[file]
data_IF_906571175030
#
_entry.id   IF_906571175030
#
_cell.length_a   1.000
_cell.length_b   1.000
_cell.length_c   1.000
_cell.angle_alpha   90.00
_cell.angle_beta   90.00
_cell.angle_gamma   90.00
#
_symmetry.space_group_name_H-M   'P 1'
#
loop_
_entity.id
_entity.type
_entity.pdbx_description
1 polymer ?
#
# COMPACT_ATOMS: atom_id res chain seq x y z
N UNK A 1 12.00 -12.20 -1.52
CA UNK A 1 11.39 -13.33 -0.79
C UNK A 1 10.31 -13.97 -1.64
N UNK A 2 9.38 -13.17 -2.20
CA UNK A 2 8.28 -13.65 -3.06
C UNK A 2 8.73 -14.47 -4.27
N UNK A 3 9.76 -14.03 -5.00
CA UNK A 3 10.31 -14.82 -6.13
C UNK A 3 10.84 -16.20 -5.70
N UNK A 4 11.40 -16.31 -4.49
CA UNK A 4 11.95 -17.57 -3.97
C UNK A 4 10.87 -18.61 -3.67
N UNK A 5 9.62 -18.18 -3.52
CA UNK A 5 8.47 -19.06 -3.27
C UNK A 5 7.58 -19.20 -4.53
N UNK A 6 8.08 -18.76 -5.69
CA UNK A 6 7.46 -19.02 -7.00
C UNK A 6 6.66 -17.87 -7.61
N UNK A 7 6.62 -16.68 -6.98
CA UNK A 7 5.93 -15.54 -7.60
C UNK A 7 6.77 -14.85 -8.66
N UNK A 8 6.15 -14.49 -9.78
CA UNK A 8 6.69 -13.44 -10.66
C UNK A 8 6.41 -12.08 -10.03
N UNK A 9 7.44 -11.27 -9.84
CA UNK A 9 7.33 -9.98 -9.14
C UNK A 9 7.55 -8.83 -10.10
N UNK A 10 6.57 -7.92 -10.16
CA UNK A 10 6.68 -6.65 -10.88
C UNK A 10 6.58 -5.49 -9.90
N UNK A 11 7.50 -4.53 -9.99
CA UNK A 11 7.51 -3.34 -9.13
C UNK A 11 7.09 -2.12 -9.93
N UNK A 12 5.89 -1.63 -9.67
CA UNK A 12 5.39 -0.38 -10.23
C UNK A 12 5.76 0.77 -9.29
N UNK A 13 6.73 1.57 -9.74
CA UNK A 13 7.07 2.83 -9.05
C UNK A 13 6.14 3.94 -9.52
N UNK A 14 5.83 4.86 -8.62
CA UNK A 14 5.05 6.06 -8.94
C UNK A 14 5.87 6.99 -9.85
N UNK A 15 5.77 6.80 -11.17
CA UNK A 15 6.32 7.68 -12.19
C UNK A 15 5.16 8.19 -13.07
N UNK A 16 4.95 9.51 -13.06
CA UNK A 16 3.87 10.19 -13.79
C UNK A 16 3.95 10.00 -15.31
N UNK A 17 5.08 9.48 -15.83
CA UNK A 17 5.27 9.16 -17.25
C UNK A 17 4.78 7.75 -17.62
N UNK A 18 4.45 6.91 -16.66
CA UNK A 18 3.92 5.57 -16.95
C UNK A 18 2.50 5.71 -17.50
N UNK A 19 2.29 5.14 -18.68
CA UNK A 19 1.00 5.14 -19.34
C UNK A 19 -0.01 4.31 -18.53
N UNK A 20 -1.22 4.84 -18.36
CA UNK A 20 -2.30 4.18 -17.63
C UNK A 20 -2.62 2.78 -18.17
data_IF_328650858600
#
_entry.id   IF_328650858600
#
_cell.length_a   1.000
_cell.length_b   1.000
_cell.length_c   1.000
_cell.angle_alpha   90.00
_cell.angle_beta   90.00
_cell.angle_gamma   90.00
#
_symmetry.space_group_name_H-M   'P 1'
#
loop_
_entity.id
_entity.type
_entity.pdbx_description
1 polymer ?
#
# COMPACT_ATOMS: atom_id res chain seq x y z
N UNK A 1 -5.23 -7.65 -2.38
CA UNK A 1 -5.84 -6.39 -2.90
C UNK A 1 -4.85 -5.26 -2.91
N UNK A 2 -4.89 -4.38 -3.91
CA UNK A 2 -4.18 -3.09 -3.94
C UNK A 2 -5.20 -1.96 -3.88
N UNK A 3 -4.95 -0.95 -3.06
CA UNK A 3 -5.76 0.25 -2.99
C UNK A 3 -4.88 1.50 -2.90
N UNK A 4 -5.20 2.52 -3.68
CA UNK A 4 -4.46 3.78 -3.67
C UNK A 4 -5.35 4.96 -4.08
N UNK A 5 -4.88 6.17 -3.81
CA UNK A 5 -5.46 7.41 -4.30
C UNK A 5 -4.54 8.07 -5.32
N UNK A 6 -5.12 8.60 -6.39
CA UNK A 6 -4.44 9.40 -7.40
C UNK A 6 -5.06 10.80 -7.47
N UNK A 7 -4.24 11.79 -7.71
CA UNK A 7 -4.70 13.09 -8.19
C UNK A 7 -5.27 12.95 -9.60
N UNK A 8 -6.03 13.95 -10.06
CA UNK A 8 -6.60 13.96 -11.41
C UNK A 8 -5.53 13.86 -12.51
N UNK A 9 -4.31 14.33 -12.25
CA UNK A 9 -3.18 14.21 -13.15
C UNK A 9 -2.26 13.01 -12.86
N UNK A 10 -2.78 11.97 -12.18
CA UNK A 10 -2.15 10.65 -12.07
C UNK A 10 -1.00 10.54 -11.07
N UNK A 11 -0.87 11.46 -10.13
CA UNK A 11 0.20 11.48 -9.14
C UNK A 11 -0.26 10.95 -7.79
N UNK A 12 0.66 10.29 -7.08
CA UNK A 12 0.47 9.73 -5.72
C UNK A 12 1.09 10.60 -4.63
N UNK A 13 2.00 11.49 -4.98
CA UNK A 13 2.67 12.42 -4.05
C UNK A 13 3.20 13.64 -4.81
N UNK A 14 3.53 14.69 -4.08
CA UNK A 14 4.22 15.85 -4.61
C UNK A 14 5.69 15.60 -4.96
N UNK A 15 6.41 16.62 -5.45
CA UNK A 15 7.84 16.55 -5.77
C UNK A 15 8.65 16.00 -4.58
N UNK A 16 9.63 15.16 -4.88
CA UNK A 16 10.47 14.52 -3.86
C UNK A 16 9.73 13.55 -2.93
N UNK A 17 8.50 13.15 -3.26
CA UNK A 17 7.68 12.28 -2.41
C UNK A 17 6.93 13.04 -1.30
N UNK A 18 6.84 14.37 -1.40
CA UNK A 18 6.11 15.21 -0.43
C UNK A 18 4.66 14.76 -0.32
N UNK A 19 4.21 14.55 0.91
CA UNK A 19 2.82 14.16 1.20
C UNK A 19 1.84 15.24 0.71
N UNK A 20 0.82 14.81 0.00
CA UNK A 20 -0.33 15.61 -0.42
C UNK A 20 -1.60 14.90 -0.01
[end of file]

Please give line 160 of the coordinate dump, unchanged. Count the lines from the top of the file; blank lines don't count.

C UNK A 20 -1.60 14.90 -0.01